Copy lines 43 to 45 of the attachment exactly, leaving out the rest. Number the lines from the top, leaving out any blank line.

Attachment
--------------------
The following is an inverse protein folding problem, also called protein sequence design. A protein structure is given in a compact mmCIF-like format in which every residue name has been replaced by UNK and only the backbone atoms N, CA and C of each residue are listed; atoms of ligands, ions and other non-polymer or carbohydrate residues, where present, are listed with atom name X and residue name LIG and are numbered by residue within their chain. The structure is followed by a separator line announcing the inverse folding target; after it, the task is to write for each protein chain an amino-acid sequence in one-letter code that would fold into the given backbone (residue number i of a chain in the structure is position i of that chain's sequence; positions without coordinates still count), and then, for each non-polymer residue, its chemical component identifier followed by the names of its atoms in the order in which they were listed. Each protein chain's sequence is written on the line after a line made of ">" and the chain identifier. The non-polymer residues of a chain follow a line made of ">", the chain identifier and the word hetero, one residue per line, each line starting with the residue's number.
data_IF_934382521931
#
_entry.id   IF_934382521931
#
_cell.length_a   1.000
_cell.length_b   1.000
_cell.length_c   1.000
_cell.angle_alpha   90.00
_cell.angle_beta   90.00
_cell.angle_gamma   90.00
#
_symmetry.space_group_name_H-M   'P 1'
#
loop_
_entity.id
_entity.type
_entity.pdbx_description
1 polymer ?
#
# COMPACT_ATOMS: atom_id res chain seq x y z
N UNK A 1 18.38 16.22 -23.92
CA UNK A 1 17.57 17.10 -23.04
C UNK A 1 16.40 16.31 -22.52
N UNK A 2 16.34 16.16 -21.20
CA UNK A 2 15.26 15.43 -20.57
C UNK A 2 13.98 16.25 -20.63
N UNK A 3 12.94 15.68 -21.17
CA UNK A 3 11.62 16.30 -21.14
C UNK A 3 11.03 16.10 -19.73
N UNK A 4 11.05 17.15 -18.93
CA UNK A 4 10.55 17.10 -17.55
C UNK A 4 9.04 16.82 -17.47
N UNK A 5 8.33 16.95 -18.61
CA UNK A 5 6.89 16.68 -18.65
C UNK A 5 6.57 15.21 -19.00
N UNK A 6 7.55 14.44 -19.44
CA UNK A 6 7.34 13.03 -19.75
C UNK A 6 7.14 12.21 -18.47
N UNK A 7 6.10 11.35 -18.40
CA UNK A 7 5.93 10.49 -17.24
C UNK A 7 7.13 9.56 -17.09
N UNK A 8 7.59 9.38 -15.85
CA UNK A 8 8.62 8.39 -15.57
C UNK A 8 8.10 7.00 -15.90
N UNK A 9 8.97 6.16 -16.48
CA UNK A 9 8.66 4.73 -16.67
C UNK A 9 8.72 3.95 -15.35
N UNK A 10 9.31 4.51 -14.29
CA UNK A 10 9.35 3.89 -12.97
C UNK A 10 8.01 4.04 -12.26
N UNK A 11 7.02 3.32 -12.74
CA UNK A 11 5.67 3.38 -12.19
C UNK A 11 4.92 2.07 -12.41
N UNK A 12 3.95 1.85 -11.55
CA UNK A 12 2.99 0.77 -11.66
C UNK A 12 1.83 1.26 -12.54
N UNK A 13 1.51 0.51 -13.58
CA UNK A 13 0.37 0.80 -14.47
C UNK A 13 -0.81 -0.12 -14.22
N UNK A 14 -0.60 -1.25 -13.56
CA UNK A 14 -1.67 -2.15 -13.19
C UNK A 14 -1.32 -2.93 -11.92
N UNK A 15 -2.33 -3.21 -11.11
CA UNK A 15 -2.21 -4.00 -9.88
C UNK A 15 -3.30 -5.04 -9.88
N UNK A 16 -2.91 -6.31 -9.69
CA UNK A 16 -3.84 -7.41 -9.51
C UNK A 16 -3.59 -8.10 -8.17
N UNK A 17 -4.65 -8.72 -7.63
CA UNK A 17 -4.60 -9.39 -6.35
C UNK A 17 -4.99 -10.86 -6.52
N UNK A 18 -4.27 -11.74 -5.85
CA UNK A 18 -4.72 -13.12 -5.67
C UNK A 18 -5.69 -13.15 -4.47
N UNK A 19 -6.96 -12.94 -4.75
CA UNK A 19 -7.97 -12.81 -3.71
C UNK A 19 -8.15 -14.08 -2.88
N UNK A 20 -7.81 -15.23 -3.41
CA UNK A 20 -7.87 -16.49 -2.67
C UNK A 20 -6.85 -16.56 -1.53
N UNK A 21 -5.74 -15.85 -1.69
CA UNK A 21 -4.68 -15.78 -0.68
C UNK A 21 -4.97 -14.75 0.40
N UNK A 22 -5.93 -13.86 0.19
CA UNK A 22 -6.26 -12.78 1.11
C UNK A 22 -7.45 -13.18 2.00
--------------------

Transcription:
N UNK A 8 7.59 9.38 -15.85
CA UNK A 8 8.62 8.39 -15.57
C UNK A 8 8.10 7.00 -15.90